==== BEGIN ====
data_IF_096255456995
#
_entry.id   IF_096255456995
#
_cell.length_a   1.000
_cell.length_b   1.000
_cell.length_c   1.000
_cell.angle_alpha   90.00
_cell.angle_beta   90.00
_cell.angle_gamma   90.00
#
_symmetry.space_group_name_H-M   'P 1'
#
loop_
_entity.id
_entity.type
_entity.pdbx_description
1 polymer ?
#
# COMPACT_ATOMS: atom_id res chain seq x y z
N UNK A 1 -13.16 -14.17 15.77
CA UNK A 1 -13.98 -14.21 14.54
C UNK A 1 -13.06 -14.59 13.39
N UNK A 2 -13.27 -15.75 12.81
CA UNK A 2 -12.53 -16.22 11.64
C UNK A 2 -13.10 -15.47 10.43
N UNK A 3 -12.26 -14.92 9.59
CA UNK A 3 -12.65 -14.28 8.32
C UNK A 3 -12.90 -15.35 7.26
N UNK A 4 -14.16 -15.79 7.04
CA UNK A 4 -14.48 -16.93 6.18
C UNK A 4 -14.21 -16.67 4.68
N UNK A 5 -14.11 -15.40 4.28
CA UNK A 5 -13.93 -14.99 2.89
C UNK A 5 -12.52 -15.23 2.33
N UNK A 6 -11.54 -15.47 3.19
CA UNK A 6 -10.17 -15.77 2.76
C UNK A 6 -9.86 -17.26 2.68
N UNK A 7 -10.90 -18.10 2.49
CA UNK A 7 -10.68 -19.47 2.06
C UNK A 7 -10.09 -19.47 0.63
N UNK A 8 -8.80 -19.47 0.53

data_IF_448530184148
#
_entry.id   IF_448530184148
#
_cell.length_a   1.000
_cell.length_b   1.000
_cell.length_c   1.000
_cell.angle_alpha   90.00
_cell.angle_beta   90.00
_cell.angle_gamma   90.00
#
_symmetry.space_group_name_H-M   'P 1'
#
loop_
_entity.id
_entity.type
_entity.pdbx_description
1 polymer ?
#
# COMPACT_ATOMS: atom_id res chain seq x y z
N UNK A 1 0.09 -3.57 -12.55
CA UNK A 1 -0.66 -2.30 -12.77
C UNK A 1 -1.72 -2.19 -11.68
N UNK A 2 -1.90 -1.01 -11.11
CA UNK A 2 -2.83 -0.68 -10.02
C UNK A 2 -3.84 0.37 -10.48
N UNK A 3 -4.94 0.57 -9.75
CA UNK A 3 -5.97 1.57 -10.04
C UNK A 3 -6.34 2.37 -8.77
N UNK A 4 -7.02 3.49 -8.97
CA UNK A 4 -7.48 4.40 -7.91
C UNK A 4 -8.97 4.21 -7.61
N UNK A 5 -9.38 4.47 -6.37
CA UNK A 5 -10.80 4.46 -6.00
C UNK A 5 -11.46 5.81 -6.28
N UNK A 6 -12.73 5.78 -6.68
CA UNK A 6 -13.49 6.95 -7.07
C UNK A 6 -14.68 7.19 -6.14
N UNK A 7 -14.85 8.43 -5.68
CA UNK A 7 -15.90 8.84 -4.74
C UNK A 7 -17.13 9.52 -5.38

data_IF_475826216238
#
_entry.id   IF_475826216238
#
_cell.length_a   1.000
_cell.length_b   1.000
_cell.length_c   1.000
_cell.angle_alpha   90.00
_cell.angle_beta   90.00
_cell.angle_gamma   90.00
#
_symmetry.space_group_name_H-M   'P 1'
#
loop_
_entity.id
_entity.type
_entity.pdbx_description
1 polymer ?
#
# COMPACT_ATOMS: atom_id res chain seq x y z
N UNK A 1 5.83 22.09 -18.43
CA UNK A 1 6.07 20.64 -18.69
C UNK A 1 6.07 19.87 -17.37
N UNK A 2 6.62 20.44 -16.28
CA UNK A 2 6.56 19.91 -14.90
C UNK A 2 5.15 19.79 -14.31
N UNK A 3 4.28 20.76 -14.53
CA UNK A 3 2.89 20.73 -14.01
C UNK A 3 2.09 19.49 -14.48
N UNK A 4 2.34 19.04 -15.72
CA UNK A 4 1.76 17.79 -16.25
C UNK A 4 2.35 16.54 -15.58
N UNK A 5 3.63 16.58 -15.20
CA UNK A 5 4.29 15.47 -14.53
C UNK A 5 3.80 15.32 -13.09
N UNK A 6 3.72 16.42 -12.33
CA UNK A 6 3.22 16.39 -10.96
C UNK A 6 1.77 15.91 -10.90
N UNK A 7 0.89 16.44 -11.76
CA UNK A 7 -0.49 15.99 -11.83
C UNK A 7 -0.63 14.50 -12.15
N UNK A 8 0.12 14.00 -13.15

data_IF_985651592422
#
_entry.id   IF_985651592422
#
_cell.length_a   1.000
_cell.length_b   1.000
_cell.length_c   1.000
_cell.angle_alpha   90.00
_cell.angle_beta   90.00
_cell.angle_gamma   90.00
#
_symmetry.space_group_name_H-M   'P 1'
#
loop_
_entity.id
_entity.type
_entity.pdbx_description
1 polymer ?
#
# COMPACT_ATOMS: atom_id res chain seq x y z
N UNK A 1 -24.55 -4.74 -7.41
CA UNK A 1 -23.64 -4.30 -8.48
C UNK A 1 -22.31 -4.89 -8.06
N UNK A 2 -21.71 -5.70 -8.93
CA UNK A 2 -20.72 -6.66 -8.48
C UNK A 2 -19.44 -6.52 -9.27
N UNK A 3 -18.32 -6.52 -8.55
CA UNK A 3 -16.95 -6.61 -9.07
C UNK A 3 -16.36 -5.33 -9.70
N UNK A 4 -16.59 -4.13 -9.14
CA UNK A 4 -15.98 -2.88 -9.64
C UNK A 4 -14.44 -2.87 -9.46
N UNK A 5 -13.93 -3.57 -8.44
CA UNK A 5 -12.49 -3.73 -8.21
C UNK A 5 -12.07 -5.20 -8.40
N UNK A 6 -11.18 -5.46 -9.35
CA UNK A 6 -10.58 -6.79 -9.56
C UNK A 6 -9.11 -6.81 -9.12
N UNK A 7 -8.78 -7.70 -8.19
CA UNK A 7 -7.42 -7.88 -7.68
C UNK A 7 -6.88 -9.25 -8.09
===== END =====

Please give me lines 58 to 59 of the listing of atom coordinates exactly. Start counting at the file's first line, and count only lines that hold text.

_entity.type
_entity.pdbx_description